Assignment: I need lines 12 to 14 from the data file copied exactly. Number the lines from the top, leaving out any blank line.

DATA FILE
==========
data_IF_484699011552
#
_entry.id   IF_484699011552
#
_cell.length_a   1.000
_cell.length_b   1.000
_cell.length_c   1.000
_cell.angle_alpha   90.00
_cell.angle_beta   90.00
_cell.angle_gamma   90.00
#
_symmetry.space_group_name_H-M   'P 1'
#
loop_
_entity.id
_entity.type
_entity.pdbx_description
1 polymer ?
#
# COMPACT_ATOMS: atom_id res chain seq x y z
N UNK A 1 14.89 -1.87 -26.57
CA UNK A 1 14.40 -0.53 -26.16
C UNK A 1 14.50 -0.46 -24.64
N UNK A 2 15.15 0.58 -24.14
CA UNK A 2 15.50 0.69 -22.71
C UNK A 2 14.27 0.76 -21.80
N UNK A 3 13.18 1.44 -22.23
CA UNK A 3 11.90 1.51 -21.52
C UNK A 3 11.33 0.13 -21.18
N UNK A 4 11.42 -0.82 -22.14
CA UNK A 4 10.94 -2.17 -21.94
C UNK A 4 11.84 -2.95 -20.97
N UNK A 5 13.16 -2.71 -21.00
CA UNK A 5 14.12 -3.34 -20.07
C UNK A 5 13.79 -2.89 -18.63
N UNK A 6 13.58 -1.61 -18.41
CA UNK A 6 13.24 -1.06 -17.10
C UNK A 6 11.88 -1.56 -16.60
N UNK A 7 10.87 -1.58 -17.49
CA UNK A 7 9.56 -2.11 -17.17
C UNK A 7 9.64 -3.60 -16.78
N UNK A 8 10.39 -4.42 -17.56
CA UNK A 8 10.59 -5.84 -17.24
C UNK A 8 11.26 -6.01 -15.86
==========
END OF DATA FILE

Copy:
_symmetry.space_group_name_H-M   'P 1'
#
loop_